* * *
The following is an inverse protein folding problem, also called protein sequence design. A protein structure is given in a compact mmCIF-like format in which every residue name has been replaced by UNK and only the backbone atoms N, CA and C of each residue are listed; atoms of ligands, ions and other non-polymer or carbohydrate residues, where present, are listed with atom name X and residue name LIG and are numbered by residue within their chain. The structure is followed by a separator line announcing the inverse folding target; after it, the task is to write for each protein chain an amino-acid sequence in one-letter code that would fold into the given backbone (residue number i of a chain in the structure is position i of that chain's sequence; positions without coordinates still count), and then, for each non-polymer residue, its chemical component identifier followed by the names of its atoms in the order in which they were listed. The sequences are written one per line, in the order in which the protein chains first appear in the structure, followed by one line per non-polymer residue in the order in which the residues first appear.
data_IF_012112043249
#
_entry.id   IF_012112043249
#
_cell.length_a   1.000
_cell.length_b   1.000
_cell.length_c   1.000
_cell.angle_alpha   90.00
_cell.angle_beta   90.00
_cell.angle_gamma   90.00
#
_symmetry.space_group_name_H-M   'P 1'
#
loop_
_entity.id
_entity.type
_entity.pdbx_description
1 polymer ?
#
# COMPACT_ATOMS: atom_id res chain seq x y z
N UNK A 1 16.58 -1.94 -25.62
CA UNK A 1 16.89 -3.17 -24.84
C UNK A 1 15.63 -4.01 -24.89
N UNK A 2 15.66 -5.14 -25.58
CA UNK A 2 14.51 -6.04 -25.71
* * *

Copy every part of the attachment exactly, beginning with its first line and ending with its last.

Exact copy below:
The following is an inverse protein folding problem, also called protein sequence design. A protein structure is given in a compact mmCIF-like format in which every residue name has been replaced by UNK and only the backbone atoms N, CA and C of each residue are listed; atoms of ligands, ions and other non-polymer or carbohydrate residues, where present, are listed with atom name X and residue name LIG and are numbered by residue within their chain. The structure is followed by a separator line announcing the inverse folding target; after it, the task is to write for each protein chain an amino-acid sequence in one-letter code that would fold into the given backbone (residue number i of a chain in the structure is position i of that chain's sequence; positions without coordinates still count), and then, for each non-polymer residue, its chemical component identifier followed by the names of its atoms in the order in which they were listed. The sequences are written one per line, in the order in which the protein chains first appear in the structure, followed by one line per non-polymer residue in the order in which the residues first appear.
data_IF_012112043249
#
_entry.id   IF_012112043249
#
_cell.length_a   1.000
_cell.length_b   1.000
_cell.length_c   1.000
_cell.angle_alpha   90.00
_cell.angle_beta   90.00
_cell.angle_gamma   90.00
#
_symmetry.space_group_name_H-M   'P 1'
#
loop_
_entity.id
_entity.type
_entity.pdbx_description
1 polymer ?
#
# COMPACT_ATOMS: atom_id res chain seq x y z
N UNK A 1 16.58 -1.94 -25.62
CA UNK A 1 16.89 -3.17 -24.84
C UNK A 1 15.63 -4.01 -24.89
N UNK A 2 15.66 -5.14 -25.58
CA UNK A 2 14.51 -6.04 -25.71